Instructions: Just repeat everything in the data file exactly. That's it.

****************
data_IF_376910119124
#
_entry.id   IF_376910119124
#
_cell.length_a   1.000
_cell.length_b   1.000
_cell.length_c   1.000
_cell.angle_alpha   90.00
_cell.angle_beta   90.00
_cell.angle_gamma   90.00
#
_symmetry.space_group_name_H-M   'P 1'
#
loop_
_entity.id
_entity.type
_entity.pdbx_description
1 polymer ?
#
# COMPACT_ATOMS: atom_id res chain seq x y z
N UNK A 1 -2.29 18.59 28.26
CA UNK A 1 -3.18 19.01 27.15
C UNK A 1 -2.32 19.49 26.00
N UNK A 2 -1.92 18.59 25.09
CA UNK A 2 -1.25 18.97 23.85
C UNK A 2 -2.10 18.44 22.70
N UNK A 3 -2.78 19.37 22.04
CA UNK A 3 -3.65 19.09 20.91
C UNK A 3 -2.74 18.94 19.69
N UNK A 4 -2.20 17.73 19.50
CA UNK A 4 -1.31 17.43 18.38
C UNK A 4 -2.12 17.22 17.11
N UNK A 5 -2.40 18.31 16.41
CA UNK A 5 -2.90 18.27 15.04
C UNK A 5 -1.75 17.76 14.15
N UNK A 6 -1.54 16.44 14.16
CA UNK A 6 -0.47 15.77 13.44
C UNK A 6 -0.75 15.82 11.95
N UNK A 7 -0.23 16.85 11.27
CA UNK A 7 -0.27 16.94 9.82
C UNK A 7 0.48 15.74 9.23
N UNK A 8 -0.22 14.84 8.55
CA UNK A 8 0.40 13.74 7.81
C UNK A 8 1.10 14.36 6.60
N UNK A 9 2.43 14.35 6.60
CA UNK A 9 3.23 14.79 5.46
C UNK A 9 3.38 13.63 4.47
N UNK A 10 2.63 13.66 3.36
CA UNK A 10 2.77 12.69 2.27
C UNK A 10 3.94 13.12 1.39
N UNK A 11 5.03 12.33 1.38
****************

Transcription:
data_IF_376910119124
#
_entry.id   IF_376910119124
#
_cell.length_a   1.000
_cell.length_b   1.000
_cell.length_c   1.000
_cell.angle_alpha   90.00
_cell.angle_beta   90.00
_cell.angle_gamma   90.00
#
_symmetry.space_group_name_H-M   'P 1'
#
loop_
_entity.id
_entity.type
_entity.pdbx_description
1 polymer ?
#
# COMPACT_ATOMS: atom_id res chain seq x y z
N UNK A 1 -2.29 18.59 28.26
CA UNK A 1 -3.18 19.01 27.15
C UNK A 1 -2.32 19.49 26.00
N UNK A 2 -1.92 18.59 25.09
CA UNK A 2 -1.25 18.97 23.85
C UNK A 2 -2.10 18.44 22.70
N UNK A 3 -2.78 19.37 22.04
CA UNK A 3 -3.65 19.09 20.91
C UNK A 3 -2.74 18.94 19.69
N UNK A 4 -2.20 17.73 19.50
CA UNK A 4 -1.31 17.43 18.38
C UNK A 4 -2.12 17.22 17.11
N UNK A 5 -2.40 18.31 16.41
CA UNK A 5 -2.90 18.27 15.04
C UNK A 5 -1.75 17.76 14.15
N UNK A 6 -1.54 16.44 14.16
CA UNK A 6 -0.47 15.77 13.44
C UNK A 6 -0.75 15.82 11.95
N UNK A 7 -0.23 16.85 11.27
CA UNK A 7 -0.27 16.94 9.82
C UNK A 7 0.48 15.74 9.23
N UNK A 8 -0.22 14.84 8.55
CA UNK A 8 0.40 13.74 7.81
C UNK A 8 1.10 14.36 6.60
N UNK A 9 2.43 14.35 6.60
CA UNK A 9 3.23 14.79 5.46
C UNK A 9 3.38 13.63 4.47
N UNK A 10 2.63 13.66 3.36
CA UNK A 10 2.77 12.69 2.27
C UNK A 10 3.94 13.12 1.39
N UNK A 11 5.03 12.33 1.38